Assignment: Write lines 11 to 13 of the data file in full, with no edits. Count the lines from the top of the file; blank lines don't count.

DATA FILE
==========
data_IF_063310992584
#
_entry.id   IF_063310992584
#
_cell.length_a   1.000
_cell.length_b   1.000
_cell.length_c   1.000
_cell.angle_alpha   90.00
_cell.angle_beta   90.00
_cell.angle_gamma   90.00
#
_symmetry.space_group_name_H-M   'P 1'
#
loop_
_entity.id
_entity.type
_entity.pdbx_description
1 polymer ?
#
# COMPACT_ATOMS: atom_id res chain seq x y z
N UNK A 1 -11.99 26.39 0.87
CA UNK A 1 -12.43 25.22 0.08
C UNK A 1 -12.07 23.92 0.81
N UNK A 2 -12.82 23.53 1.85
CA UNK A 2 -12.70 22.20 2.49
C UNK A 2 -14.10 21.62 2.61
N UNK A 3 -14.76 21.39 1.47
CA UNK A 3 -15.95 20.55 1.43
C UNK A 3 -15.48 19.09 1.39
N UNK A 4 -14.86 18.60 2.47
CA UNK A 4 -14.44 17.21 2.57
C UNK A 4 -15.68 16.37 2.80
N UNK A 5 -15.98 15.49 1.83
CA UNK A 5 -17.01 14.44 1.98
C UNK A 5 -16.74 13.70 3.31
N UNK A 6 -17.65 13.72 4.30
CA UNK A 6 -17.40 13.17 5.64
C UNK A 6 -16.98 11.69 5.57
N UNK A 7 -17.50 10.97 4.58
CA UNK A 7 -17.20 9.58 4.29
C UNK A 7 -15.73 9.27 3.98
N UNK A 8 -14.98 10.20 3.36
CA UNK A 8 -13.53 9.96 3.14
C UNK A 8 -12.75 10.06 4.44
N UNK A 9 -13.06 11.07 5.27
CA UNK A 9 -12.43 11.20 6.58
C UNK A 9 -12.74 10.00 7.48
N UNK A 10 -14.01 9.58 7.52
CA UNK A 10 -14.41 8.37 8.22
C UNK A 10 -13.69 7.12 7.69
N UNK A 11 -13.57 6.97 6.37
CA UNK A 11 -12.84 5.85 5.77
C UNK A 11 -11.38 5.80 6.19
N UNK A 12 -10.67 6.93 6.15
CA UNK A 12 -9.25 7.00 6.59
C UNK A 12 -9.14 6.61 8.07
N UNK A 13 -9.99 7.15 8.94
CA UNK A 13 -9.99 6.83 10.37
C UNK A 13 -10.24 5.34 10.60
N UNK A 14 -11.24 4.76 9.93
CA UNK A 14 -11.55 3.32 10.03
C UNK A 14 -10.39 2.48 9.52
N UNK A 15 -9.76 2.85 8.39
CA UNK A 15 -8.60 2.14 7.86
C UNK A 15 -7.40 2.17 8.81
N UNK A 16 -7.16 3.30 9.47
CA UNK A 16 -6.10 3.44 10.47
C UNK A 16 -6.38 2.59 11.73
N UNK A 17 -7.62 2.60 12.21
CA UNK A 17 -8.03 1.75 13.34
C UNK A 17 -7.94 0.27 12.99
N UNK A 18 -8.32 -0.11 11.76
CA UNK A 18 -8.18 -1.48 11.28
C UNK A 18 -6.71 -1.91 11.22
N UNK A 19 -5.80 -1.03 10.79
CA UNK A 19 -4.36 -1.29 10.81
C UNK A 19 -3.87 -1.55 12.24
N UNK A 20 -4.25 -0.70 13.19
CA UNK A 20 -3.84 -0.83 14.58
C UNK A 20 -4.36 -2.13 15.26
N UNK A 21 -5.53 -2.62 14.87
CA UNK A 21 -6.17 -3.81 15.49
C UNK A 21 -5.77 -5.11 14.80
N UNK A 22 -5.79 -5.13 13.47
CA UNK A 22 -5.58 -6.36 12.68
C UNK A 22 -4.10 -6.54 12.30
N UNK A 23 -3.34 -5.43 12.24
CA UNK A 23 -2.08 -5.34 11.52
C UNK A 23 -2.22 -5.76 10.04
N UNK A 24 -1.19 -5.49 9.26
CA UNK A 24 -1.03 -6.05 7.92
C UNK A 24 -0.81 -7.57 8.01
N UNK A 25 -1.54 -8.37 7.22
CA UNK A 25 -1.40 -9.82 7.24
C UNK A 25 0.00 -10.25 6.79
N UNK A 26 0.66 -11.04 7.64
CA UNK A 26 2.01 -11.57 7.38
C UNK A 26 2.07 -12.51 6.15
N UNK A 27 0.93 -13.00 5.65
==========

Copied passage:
#
_symmetry.space_group_name_H-M   'P 1'
#